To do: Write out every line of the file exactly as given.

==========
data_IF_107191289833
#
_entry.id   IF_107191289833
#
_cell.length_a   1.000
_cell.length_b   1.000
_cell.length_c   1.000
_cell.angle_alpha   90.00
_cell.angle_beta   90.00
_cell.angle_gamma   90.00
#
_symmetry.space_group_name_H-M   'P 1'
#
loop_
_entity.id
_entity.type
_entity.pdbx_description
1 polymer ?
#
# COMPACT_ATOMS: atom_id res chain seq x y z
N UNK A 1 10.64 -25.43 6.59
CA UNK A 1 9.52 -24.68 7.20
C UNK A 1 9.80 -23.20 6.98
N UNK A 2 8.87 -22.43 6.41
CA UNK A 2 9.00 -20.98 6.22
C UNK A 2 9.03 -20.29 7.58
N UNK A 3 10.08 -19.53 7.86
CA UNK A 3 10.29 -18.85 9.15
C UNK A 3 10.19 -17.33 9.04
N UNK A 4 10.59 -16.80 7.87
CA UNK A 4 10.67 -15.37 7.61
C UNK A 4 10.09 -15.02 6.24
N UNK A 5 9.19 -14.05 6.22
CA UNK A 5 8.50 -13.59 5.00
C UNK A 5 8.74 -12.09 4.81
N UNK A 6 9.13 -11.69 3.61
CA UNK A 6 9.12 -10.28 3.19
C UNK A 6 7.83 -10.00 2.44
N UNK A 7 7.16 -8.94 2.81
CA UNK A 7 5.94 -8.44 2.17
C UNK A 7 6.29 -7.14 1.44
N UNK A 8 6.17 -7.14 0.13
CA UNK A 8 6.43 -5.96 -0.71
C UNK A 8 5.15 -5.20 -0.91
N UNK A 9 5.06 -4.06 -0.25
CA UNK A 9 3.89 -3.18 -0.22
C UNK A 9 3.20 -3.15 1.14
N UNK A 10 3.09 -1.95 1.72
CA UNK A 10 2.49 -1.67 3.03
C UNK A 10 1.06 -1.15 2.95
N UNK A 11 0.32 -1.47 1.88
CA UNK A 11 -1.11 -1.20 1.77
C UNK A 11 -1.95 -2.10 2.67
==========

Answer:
data_IF_107191289833
#
_entry.id   IF_107191289833
#
_cell.length_a   1.000
_cell.length_b   1.000
_cell.length_c   1.000
_cell.angle_alpha   90.00
_cell.angle_beta   90.00
_cell.angle_gamma   90.00
#
_symmetry.space_group_name_H-M   'P 1'
#
loop_
_entity.id
_entity.type
_entity.pdbx_description
1 polymer ?
#
# COMPACT_ATOMS: atom_id res chain seq x y z
N UNK A 1 10.64 -25.43 6.59
CA UNK A 1 9.52 -24.68 7.20
C UNK A 1 9.80 -23.20 6.98
N UNK A 2 8.87 -22.43 6.41
CA UNK A 2 9.00 -20.98 6.22
C UNK A 2 9.03 -20.29 7.58
N UNK A 3 10.08 -19.53 7.86
CA UNK A 3 10.29 -18.85 9.15
C UNK A 3 10.19 -17.33 9.04
N UNK A 4 10.59 -16.80 7.87
CA UNK A 4 10.67 -15.37 7.61
C UNK A 4 10.09 -15.02 6.24
N UNK A 5 9.19 -14.05 6.22
CA UNK A 5 8.50 -13.59 5.00
C UNK A 5 8.74 -12.09 4.81
N UNK A 6 9.13 -11.69 3.61
CA UNK A 6 9.12 -10.28 3.19
C UNK A 6 7.83 -10.00 2.44
N UNK A 7 7.16 -8.94 2.81
CA UNK A 7 5.94 -8.44 2.17
C UNK A 7 6.29 -7.14 1.44
N UNK A 8 6.17 -7.14 0.13
CA UNK A 8 6.43 -5.96 -0.71
C UNK A 8 5.15 -5.20 -0.91
N UNK A 9 5.06 -4.06 -0.25
CA UNK A 9 3.89 -3.18 -0.22
C UNK A 9 3.20 -3.15 1.14
N UNK A 10 3.09 -1.95 1.72
CA UNK A 10 2.49 -1.67 3.03
C UNK A 10 1.06 -1.15 2.95
N UNK A 11 0.32 -1.47 1.88
CA UNK A 11 -1.11 -1.20 1.77
C UNK A 11 -1.95 -2.10 2.67